2. Basic Types: Numbers
Floats
You might have noticed that division was the only operator to return a number with a fractional component or decimal, for example #\mathtt{\text{3.0}}# instead of #\mathtt{\text{3}}#. You might think what's the big deal, aren't these numbers the same? In a mathematical sense, yes, but for your computer, no. The difference being that decimals are stored differently in computer memory. We call the datatype that includes decimals #\color{#4271ae} {\mathtt{\text{float}}}#, which is short for floating point number.
Floating point formatThe floating point format is a computer number format that represents a wide dynamic range of real numbers as approximations to support a tradeoff between range and precision.
First, let's take a look at the multiple ways of declaring a #\color{#4271ae} {\mathtt{\text{float}}}#.
Declaring a floatThe simplest way to declare a float is to add a fractional component to the desired number, if there's a zero before or after the decimal point you can choose to omit the zero:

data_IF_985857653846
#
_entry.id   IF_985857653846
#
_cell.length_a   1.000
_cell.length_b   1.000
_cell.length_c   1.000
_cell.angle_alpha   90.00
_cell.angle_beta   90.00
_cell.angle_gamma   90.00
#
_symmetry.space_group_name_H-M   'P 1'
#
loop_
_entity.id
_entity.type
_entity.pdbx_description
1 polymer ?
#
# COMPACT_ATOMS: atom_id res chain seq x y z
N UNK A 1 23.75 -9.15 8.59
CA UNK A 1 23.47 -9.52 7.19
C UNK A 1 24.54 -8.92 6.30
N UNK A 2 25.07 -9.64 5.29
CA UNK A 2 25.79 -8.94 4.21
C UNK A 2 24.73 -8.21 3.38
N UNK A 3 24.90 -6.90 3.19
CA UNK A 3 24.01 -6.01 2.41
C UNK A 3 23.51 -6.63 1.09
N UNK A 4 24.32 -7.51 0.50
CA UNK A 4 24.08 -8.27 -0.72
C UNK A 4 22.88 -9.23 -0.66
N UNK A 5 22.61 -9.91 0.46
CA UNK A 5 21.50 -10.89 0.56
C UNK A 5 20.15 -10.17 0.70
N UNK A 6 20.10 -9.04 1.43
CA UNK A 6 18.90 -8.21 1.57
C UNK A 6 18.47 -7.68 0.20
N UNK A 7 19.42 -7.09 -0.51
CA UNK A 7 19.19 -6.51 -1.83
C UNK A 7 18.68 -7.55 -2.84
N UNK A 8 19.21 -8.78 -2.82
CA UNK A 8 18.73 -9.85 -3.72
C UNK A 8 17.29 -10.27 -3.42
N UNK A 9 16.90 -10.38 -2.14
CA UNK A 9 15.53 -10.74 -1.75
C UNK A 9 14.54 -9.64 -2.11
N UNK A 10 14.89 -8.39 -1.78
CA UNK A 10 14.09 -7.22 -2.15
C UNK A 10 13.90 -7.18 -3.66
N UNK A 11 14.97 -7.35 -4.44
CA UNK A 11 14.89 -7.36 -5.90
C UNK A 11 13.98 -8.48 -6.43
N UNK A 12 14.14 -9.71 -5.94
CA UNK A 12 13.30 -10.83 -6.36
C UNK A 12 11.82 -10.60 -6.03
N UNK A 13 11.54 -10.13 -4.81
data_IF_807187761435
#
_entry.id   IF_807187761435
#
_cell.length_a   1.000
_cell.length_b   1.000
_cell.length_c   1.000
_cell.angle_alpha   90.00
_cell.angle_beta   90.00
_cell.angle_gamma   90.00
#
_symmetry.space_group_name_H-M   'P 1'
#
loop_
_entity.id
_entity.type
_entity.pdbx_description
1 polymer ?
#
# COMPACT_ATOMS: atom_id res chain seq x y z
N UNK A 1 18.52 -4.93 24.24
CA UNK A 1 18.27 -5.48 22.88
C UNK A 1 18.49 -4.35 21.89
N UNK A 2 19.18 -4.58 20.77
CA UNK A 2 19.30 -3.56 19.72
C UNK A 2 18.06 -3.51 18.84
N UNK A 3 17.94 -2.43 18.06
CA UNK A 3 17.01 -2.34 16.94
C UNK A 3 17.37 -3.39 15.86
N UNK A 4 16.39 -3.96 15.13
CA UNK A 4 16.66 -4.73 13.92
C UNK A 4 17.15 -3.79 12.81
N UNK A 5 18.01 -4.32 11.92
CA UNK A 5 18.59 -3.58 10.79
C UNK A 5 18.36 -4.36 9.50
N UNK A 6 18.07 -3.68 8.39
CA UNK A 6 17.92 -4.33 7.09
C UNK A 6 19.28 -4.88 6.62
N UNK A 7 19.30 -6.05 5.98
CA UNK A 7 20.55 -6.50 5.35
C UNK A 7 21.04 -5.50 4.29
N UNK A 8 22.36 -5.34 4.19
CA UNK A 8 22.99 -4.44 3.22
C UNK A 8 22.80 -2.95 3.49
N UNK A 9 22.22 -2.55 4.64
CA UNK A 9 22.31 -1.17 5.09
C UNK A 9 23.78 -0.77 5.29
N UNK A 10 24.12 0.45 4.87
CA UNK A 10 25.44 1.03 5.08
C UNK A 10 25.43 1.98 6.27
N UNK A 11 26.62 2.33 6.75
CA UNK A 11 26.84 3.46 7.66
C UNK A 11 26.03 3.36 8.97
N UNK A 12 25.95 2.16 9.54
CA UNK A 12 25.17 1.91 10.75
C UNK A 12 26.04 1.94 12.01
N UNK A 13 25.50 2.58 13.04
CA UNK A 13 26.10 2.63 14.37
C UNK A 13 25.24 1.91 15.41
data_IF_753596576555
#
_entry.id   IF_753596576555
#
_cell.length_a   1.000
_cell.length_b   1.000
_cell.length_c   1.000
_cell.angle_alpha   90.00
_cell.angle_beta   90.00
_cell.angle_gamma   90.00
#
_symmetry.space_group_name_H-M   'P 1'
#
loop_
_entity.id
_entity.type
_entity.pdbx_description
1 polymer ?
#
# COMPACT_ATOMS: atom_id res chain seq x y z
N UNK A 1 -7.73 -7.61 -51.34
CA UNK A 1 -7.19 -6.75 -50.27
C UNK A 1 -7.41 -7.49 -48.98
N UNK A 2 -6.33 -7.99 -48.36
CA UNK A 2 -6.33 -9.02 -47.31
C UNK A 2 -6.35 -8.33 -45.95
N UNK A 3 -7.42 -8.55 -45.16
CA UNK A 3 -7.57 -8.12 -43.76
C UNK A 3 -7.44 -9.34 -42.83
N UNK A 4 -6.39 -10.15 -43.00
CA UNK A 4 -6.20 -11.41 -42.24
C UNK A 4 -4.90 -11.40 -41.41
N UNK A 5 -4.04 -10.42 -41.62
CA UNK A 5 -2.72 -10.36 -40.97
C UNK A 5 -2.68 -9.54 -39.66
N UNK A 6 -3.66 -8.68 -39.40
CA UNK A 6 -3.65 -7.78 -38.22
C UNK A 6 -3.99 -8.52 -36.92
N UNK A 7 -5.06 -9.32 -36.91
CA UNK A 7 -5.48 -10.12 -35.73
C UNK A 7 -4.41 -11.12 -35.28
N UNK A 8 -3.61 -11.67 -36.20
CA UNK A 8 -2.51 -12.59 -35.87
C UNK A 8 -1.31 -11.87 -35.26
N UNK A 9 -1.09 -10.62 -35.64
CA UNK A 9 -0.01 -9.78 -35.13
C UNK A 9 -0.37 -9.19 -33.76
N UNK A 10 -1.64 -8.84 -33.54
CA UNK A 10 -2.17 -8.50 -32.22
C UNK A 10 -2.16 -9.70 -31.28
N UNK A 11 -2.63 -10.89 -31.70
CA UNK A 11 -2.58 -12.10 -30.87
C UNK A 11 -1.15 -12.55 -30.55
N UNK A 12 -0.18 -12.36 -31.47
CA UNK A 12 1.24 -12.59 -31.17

>>> 1.0

1.0

>>> 1.

1.0

>>> .1

0.1

Since floats are more complicated to store than integers, there's a limit to the numbers the #\color{#4271ae} {\mathtt{\text{float}}}# type can represent. When you enter a number that's bigger than the maximum (or smaller than the minimum) size #\color{#4271ae} {\mathtt{\text{float}}}# can represent, Python will return #\mathtt{\text{inf}}#, which stands for infinity. #\mathtt{\text{inf}}# is a special #\color{#4271ae} {\mathtt{\text{float}}}# that represents the absolute largest value that #\color{#4271ae} {\mathtt{\text{float}}}# can accomodate.
For example, #1\times 10^{999}# is a number that's too big for the #\color{#4271ae} {\mathtt{\text{float}}}# format.
>>> 1e999

inf

This is similar for a value like #1\times 10^{999}#:
>>> 1e999

inf

Values that exceed the limits of #\color{#4271ae} {\mathtt{\text{float}}}# can still be used in expressions, but the value that is actually used is truncated to the special #\mathtt{\text{inf}}# value. Which means that all the numbers that too large are equal. This is the same for negative numbers.
>>> 1e999 > 1e998

False

>>> 1e999 == 1e998

True

Floats support the same operators that integers do, but when an equation includes a #\color{#4271ae} {\mathtt{\text{float}}}#, it will return a #\color{#4271ae} {\mathtt{\text{float}}}#.
Exactly the same usage:
>>> 1.0 + 1.0

2.0

When mixing #\color{#4271ae} {\mathtt{\text{float}}}# and #\color{#4271ae} {\mathtt{\text{int}}}# typings in an expression, the expression will always return a #\color{#4271ae} {\mathtt{\text{float}}}#.
>>> 1.0 + 1

2.0

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